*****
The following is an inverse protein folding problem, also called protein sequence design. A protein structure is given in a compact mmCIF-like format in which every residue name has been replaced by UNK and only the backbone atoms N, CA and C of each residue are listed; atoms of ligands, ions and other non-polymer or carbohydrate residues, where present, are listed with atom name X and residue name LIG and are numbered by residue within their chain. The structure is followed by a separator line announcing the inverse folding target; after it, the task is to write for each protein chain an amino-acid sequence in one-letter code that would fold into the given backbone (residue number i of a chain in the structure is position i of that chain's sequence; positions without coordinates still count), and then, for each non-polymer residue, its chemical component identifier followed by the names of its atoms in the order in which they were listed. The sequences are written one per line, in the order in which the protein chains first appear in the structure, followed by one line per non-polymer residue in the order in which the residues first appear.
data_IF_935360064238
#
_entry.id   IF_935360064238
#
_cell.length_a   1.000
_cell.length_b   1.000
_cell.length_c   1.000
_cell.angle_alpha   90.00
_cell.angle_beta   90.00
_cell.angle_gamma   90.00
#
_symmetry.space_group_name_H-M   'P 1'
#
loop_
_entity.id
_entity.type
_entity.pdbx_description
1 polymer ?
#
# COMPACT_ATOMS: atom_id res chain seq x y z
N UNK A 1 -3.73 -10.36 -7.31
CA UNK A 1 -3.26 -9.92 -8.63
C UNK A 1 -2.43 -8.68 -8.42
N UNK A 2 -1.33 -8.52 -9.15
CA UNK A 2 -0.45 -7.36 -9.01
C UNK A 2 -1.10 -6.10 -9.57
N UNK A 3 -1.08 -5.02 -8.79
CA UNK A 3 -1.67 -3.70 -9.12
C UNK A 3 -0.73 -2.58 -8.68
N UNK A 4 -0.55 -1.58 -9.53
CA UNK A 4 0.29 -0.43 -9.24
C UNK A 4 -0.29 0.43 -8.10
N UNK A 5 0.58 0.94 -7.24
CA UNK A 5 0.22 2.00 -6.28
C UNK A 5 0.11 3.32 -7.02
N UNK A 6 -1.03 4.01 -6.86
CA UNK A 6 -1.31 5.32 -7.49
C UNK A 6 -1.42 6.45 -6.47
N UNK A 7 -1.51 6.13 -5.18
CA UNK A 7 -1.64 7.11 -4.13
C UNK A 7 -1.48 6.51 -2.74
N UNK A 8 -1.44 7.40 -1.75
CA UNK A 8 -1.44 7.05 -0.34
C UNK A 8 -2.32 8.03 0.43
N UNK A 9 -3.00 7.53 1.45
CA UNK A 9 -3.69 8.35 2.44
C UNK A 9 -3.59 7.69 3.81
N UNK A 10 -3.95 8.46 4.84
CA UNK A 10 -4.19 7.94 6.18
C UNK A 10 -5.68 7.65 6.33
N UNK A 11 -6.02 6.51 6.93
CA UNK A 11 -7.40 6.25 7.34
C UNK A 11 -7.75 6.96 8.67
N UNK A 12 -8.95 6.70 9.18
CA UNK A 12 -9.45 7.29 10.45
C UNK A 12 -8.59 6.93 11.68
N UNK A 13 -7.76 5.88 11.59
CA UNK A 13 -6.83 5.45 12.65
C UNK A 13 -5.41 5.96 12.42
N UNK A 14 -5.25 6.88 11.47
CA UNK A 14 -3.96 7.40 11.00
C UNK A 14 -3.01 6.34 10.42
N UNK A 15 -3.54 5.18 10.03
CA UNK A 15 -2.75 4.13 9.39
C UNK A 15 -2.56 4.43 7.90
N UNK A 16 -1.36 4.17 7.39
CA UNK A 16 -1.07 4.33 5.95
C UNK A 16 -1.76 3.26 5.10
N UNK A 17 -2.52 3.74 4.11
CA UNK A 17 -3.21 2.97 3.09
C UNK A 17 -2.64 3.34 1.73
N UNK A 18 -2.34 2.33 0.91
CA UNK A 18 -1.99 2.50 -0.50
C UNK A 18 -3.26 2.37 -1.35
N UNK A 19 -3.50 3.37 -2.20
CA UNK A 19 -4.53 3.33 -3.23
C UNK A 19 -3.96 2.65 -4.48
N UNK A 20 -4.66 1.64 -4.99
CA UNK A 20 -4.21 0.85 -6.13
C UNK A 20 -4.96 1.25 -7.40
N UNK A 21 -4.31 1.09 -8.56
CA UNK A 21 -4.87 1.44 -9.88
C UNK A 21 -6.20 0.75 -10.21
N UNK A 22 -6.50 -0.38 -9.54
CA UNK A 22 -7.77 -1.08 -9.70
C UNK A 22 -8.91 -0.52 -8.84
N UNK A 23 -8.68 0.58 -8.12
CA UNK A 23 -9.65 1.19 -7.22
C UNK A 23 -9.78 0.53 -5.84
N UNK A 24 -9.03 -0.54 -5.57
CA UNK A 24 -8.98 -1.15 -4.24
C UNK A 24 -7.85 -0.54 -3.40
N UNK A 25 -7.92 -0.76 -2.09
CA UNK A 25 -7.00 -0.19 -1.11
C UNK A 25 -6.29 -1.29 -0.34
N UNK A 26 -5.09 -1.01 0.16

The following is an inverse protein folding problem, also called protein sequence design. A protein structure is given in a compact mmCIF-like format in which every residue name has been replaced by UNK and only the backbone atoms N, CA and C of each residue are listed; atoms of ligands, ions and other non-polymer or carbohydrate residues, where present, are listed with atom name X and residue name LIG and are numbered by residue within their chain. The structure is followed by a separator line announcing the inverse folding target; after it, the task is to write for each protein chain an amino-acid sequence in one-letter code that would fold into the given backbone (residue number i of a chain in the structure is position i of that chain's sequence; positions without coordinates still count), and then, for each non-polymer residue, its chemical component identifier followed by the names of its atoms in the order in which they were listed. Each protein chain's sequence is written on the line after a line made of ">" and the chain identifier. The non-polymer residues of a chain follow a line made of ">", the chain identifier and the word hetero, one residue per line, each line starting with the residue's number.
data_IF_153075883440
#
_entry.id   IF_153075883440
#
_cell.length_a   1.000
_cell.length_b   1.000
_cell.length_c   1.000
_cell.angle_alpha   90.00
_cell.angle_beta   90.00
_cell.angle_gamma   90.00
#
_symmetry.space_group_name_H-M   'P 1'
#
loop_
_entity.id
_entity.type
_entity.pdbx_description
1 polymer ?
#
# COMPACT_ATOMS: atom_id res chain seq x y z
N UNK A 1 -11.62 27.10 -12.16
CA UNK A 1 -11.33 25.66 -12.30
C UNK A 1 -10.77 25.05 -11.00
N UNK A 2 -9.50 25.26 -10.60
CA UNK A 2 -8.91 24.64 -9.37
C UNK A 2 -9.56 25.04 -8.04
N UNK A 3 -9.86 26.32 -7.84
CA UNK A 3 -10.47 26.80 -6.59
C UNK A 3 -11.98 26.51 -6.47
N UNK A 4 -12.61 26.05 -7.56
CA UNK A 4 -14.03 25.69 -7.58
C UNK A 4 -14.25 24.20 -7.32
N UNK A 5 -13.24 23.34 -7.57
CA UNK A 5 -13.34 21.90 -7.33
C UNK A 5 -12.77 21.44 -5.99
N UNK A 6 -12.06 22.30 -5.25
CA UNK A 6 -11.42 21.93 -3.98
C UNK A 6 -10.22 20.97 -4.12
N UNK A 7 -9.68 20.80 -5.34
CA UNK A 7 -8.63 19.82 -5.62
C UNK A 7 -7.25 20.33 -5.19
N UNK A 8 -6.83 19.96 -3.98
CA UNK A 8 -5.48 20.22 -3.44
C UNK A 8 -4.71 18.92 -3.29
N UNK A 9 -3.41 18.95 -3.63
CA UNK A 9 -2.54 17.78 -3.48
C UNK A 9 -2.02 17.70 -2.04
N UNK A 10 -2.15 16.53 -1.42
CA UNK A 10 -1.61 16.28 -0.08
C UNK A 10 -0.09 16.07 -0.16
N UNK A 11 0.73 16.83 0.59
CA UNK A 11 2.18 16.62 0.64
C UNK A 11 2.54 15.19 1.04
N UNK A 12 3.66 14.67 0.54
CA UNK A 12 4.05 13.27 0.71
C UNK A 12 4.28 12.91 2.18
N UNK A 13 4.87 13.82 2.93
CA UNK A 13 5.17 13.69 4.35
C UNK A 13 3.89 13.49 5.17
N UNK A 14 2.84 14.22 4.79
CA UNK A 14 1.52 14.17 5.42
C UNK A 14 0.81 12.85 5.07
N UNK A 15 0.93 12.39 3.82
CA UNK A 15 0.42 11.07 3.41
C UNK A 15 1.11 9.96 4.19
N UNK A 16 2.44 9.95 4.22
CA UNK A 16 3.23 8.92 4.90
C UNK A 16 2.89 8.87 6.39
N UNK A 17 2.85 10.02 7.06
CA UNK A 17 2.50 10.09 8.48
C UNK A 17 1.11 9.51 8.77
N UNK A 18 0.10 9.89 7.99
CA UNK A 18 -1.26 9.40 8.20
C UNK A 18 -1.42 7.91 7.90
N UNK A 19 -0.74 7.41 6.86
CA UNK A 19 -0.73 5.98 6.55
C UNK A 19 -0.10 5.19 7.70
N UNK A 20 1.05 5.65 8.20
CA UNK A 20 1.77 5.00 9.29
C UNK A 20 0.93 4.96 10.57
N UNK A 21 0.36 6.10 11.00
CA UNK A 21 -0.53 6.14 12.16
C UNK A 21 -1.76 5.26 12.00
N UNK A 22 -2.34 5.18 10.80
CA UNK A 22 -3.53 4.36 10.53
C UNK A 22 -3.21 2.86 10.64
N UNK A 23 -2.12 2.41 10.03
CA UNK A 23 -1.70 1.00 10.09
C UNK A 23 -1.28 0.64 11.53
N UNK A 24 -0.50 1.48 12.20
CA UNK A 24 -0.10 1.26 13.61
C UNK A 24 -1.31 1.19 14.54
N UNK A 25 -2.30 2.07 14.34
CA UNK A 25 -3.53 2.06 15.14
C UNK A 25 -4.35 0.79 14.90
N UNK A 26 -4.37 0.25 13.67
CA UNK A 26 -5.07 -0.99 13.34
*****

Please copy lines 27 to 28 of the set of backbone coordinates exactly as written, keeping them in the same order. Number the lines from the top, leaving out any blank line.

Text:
C UNK A 2 -1.10 -6.10 -9.57
N UNK A 3 -1.08 -5.02 -8.79